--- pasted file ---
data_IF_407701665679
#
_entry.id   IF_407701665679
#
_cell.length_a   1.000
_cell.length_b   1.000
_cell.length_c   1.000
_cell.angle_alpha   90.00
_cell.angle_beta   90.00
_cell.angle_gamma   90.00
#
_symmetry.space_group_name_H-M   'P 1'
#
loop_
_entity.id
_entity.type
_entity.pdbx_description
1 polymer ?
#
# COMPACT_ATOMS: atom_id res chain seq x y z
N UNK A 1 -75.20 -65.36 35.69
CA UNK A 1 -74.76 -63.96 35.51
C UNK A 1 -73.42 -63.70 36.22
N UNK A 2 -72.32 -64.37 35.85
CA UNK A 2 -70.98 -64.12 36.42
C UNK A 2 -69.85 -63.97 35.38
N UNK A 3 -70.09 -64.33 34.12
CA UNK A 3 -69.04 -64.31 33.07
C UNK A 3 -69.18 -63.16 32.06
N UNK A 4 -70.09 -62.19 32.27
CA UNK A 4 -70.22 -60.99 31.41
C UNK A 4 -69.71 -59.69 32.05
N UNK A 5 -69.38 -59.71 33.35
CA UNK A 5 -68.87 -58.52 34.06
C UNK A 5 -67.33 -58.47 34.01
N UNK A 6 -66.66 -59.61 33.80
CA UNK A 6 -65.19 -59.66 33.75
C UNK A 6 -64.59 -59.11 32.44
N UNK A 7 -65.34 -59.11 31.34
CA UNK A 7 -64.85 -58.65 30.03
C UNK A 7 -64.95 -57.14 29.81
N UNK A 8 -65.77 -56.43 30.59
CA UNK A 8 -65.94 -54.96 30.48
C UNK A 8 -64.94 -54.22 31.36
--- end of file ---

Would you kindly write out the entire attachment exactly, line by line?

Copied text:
data_IF_407701665679
#
_entry.id   IF_407701665679
#
_cell.length_a   1.000
_cell.length_b   1.000
_cell.length_c   1.000
_cell.angle_alpha   90.00
_cell.angle_beta   90.00
_cell.angle_gamma   90.00
#
_symmetry.space_group_name_H-M   'P 1'
#
loop_
_entity.id
_entity.type
_entity.pdbx_description
1 polymer ?
#
# COMPACT_ATOMS: atom_id res chain seq x y z
N UNK A 1 -75.20 -65.36 35.69
CA UNK A 1 -74.76 -63.96 35.51
C UNK A 1 -73.42 -63.70 36.22
N UNK A 2 -72.32 -64.37 35.85
CA UNK A 2 -70.98 -64.12 36.42
C UNK A 2 -69.85 -63.97 35.38
N UNK A 3 -70.09 -64.33 34.12
CA UNK A 3 -69.04 -64.31 33.07
C UNK A 3 -69.18 -63.16 32.06
N UNK A 4 -70.09 -62.19 32.27
CA UNK A 4 -70.22 -60.99 31.41
C UNK A 4 -69.71 -59.69 32.05
N UNK A 5 -69.38 -59.71 33.35
CA UNK A 5 -68.87 -58.52 34.06
C UNK A 5 -67.33 -58.47 34.01
N UNK A 6 -66.66 -59.61 33.80
CA UNK A 6 -65.19 -59.66 33.75
C UNK A 6 -64.59 -59.11 32.44
N UNK A 7 -65.34 -59.11 31.34
CA UNK A 7 -64.85 -58.65 30.03
C UNK A 7 -64.95 -57.14 29.81
N UNK A 8 -65.77 -56.43 30.59
CA UNK A 8 -65.94 -54.96 30.48
C UNK A 8 -64.94 -54.22 31.36